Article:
water crisis invites fraud and corruption
The South African water crisis has drawn international attention especially since the government in an attempt to raise public awareness at the beginning of the year by calling for “Day Zero” in April bringing up the possible scenario for the military to distribute water to the citizens.
Fortunately, this worst case scenario did not become necessary to invoke but nevertheless there are severe restrictions in place urging citizens and visitors to use not more than 57 liters per day per person. On 1st December this was raised to 100 liters as dams have filled due to a rainy winter.
Now, as a kind of sword of damocles is hanging over the country, municipalities are eager to engage in either refurbishing existing, mainly outdated, desalination plants or building new facilities.
There is a fierce competition going on between different international water companies mainly from the US and Europe.
Whereas desalination by energy intensive reverse osmosis systems is usually causing ecological disasters in terms of brine being released back into the sea creating death zones along the coast as the concentrated salt is binding oxygen, fortunately there is also a much more energy efficient technology driven entirely by solar power with zero brine emission.
One would think that this technology being about 60% more cost efficient and 100% ecological would not only win the hearts and minds of citizens but also the tenders by the municipalities.
But, wherever public tenders for millions are at stake, either price fixing or corruption is ripe. In a concrete case that is well documented by “facilitation agreements” drawn up by a lawyer in Cape Town requesting a 5% up front “facilitation fee” for his client, a security and body guard for top ANC politicians, it transpires in recorded conversations that those bribes, he claims, were not for himself but for ANC councillors who were close friends of South African president Cyril Ramaphosa, in the town of Knysna who wanted to see “their envelopes” prior to voting in favour of the company offering the ecological desalination system. There is reasonable doubt, however, that the president would tolerate such conduct.
Also mentioned in the contract securing the bribes are mentioned similar projects to follow suit after the first one had concluded, namely in cities along the Garden Route, i.e. Plettenberg, Mossel Bay and George.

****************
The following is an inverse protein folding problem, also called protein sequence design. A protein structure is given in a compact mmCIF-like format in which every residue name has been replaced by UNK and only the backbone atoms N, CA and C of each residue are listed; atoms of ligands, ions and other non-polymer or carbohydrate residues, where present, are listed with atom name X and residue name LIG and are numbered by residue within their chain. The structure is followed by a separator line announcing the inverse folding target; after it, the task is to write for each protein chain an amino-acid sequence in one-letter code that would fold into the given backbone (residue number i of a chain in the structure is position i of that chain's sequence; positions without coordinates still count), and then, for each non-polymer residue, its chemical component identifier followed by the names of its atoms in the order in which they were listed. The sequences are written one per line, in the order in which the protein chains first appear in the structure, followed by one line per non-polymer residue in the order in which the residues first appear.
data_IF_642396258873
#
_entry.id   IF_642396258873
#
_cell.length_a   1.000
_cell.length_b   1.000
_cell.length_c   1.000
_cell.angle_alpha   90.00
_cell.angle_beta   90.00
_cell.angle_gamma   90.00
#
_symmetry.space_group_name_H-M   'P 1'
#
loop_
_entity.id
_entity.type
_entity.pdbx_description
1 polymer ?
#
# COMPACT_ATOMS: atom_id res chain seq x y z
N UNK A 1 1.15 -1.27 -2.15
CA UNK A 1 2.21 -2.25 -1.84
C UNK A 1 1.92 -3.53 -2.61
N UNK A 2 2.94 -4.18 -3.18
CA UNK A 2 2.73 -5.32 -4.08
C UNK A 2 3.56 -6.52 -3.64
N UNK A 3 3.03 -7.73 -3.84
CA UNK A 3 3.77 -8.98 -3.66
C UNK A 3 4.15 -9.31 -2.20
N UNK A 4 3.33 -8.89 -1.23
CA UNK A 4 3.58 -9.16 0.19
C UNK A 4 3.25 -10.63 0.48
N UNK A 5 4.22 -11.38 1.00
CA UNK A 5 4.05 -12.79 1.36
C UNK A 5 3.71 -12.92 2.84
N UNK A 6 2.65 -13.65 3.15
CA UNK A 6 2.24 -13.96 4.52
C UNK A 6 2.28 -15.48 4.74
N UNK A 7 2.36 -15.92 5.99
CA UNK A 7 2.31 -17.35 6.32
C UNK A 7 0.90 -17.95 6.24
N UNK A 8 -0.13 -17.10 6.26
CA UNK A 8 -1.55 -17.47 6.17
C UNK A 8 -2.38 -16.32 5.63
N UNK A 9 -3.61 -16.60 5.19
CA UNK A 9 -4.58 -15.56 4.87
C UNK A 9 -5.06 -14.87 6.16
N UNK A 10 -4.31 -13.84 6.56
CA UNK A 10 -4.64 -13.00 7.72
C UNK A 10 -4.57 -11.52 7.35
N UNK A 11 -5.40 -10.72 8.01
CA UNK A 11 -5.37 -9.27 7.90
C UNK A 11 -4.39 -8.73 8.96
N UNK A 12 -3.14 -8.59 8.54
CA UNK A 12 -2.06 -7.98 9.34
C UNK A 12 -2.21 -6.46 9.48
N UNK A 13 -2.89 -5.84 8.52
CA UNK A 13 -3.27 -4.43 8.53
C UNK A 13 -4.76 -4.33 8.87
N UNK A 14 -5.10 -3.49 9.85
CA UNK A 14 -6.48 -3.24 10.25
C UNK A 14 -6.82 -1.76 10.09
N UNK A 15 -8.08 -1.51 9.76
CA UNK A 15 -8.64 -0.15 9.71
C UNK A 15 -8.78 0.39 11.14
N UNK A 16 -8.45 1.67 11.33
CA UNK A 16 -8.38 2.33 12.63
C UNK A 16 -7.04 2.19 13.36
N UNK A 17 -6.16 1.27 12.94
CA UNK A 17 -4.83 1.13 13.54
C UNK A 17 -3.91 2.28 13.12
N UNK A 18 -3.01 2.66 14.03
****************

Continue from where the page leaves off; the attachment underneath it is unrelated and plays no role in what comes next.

The bodyguard who is also involved in many other businesses and has achieved at a very young age to accumulate considerable wealth owning hotels and other businesses instead insisted in presence of his lawyer who admitted that he also invested in his client’s enterprises, that “this was the way business was done in South Africa”.
But, the case shows how symptomatic corruption in areas of public subsistence such as energy and water is. South Africa’s troublesome public electricity board ESKOM has recently been shaken by corruption scandals, too. Water seems to be the next major scandal in line.
The South African so called “BEE” rules that shall enhance black race economic participation being imposed also onto foreign businesses has come under scrutiny by the EU, too as it’s effectiveness is highly questionable while it also invites for a reversed racism, this time against Whites.
But, despite the largely black dominated corruption systems, president Cyril Ramaphosa rejects the idea to renounce BEE.
The fact that german president Frank-Walter Steinmeier signed into force a billion-fold infrastructure sponsored by the German government when visiting south african president Cyril Ramaphosa on 21st November of this year raises the concern that such mismanagement and structural corruption will result in a bill only the taxpayers of both countries have to foot while some officials seem to have forgotten what Winnie and Nelson Mandela had been fighting against for all their lives.